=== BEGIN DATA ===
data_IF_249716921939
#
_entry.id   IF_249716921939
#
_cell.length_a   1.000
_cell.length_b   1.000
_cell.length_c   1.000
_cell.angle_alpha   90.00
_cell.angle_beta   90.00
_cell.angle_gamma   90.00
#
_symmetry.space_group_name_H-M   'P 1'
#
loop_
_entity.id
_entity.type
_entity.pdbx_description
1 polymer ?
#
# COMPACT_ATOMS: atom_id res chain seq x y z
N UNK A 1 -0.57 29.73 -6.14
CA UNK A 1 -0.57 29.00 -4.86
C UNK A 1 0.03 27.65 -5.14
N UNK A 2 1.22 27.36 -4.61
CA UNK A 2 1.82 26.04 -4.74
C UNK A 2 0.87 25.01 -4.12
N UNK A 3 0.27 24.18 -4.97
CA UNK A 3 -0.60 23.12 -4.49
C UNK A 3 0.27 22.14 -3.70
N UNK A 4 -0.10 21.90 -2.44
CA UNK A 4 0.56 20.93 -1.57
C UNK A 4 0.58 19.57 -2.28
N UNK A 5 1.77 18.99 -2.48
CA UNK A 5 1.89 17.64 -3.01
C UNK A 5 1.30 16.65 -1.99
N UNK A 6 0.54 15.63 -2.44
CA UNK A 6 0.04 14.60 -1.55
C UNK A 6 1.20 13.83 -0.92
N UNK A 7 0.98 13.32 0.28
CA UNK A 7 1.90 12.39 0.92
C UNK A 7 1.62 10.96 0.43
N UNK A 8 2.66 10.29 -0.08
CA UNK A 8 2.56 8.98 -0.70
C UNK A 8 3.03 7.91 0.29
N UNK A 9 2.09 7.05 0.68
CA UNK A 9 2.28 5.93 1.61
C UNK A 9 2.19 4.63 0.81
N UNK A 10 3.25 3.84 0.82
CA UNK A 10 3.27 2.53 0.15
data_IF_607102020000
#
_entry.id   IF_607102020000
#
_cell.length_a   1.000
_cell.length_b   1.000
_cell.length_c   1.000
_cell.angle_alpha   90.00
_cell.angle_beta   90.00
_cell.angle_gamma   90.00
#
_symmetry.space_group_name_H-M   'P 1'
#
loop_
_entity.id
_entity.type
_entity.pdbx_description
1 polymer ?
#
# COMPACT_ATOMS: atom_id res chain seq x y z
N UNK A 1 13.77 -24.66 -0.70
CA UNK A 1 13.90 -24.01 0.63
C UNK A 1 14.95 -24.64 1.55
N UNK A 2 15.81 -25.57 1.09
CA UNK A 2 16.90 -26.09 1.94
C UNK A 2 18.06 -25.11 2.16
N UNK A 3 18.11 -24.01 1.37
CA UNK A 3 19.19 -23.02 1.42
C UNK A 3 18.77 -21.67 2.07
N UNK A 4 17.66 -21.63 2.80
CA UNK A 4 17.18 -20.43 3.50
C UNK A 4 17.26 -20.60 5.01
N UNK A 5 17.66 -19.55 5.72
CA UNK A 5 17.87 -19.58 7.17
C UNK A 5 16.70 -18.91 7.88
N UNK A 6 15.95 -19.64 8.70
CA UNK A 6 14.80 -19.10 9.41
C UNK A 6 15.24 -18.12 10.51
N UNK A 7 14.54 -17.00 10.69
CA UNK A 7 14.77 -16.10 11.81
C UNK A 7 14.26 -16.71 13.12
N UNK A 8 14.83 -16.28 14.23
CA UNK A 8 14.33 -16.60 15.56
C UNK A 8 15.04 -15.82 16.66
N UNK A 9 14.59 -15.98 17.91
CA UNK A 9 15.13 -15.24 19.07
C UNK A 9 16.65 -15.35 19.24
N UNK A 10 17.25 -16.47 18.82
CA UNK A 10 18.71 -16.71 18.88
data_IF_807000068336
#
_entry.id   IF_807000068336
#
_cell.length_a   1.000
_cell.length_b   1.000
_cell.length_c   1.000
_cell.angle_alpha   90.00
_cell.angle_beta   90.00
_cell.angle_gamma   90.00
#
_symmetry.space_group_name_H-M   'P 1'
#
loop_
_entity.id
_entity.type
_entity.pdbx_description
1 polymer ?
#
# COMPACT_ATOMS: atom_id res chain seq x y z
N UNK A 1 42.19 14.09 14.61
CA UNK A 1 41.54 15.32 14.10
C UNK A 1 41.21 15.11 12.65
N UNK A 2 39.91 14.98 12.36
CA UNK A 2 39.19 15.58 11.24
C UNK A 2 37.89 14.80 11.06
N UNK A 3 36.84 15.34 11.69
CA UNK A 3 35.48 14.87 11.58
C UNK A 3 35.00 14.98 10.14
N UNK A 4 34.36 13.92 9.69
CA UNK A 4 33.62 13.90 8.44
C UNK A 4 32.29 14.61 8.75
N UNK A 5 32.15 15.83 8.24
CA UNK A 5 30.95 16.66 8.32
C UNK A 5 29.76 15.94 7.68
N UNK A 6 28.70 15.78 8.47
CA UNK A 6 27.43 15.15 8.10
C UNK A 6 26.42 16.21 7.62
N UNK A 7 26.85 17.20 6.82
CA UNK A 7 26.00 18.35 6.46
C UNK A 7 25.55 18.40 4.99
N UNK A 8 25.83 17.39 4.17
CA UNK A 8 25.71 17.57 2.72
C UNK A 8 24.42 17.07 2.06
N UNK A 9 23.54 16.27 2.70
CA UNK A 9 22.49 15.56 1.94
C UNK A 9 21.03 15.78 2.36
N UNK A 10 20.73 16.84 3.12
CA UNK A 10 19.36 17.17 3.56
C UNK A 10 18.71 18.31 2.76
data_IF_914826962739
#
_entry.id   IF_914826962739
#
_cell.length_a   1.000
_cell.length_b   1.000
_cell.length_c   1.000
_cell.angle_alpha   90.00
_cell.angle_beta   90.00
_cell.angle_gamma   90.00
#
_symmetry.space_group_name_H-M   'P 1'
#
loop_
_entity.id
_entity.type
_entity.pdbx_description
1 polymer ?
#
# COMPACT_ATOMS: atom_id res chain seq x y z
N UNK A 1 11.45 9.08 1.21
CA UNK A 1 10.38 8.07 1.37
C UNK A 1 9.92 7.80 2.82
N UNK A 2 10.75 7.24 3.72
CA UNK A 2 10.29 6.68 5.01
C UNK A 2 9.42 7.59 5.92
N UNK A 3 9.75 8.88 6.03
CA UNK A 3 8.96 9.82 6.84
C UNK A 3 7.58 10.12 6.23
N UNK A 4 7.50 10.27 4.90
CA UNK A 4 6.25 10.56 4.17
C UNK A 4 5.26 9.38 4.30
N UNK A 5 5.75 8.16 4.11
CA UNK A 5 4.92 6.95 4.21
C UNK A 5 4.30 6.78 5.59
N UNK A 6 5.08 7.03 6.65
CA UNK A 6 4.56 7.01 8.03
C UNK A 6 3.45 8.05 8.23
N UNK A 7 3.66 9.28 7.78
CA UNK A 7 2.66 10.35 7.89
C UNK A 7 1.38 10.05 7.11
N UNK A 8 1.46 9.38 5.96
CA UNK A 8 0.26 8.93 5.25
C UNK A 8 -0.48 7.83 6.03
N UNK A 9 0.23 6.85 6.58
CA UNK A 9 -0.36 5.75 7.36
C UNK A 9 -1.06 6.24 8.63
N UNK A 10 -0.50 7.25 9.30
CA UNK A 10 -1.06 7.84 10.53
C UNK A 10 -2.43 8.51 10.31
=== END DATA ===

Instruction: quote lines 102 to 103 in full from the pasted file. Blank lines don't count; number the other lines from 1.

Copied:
#
_cell.length_a   1.000